Models
 General Markov Non-Markov Networks
 Model Classes Non-Markov Systems

Analytical formulas are available for a few situations that do not require the Markov assumption for either the input or service process. These are useful because in practical instances, interarrival and service time distributions may be not be reasonably approximated by exponential distributions. For the M/G/1 system the formulas give accurate results. For all other systems the formulas are approximate. There are no formulas available for finite queue or finite population systems.

Non-Markov systems require the specification of the coefficients of variation (COV) of the arrival and service processes. The COV for arrivals is the standard deviation for time between arrivals divided by the mean time between arrivals . For an exponential distribution the COV is 1. Distributions with less variability than the exponential have COV < 1, while distributions with more variability have COV > 1. The service process COV is the standard deviation of the service time divided by the mean service time.

Example: An order picking process

 An order picking process in a warehouse gets calls for service at an average rate of 8.5 per hour. The average time to fill the order is 0.1 hours. For analysis purposes assume both times are exponentially distributed. Analyzing the system as an M/M/1 queue, the average time in the queue is 0.5667 hours. An opportunity arises to reduce the variability of the process for filling orders. The inventory manager wonders if the change is worth the cost.

The set of results for the Non-Markovian case is smaller than those available for Poisson queues. This is partially due to the restriction against finite queues and finite populations, making some results not relevant. The approximations do not allow the computation of state probabilities.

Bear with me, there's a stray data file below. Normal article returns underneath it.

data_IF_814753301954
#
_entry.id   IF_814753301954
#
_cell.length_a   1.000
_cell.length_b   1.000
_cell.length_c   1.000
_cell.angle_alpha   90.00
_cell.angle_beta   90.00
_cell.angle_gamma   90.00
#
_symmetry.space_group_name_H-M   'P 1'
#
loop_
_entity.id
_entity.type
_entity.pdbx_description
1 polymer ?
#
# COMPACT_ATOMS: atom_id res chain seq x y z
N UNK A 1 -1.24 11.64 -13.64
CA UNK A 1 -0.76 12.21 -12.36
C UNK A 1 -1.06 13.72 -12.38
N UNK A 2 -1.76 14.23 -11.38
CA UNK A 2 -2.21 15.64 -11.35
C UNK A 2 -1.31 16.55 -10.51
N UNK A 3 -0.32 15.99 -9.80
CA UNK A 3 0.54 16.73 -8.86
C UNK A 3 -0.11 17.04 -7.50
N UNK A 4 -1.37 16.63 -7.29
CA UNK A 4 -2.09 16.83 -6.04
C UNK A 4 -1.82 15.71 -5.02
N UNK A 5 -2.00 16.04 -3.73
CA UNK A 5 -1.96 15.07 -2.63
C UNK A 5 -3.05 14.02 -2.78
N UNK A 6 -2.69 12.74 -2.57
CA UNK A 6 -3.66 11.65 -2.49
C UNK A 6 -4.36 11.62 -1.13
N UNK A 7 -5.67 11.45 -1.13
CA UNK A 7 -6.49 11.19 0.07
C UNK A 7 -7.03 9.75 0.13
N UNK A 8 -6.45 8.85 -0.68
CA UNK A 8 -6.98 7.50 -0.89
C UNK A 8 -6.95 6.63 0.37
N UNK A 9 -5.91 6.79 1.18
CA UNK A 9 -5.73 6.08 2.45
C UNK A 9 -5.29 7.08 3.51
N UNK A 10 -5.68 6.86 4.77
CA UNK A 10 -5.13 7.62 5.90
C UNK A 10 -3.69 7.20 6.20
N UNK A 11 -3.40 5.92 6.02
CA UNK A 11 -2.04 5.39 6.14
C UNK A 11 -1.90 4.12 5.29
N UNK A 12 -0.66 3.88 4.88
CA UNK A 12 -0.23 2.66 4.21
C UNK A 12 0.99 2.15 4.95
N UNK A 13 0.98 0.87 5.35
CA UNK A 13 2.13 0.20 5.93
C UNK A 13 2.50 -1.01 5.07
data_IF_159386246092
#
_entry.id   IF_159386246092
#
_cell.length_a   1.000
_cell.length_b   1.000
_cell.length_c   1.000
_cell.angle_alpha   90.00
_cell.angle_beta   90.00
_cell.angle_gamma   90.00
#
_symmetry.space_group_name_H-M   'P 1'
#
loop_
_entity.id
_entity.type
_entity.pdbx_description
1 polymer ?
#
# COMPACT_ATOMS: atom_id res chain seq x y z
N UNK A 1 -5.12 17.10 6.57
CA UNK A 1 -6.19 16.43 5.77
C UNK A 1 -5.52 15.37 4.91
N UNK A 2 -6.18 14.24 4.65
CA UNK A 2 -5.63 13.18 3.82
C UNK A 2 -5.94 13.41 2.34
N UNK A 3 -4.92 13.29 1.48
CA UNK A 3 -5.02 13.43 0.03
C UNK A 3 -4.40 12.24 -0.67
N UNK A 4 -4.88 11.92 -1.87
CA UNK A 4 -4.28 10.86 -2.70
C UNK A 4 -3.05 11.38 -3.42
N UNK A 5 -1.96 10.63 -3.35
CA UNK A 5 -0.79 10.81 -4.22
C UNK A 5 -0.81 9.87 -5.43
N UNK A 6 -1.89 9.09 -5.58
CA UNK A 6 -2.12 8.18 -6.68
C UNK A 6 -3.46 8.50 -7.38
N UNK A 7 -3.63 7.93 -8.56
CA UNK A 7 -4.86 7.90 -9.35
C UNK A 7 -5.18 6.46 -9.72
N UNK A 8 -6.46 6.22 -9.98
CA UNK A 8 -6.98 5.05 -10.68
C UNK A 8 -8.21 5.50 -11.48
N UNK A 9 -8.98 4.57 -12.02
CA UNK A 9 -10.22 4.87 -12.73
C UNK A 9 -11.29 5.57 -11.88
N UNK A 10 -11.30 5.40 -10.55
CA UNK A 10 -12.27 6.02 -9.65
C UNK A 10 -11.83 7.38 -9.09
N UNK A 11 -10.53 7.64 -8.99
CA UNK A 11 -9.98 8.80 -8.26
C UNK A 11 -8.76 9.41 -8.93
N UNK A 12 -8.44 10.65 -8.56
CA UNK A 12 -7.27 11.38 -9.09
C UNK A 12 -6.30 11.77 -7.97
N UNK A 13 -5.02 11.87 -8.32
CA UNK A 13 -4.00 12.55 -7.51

The results for three replications of the queuing model are shown below. The display was created by the Non-Markov option of the Queuing add-in. To illustrate the effect of reducing the variability in the service times, we set the COV of the service process to 0.5 in the second model and 0 in the third (no variability). In general the numbers and time in the queue decrease as variability decreases. Note that with COV of 1, the distribution is actually Markovian (Poisson process). Thus we see an M in the type designation when the COV is 1. The G in the type of the second and third models indicates that the service process has a general distribution.

It is clear from the results that reducing variability in the service process causes decreased time in the queue. The mean time in service does not change because that is fixed by the data and unaffected by the variability. The efficiency only depends on the amount of work available compared to the number of servers, so it does not change with variability.

Operations Research Models and Methods
Internet
by Paul A. Jensen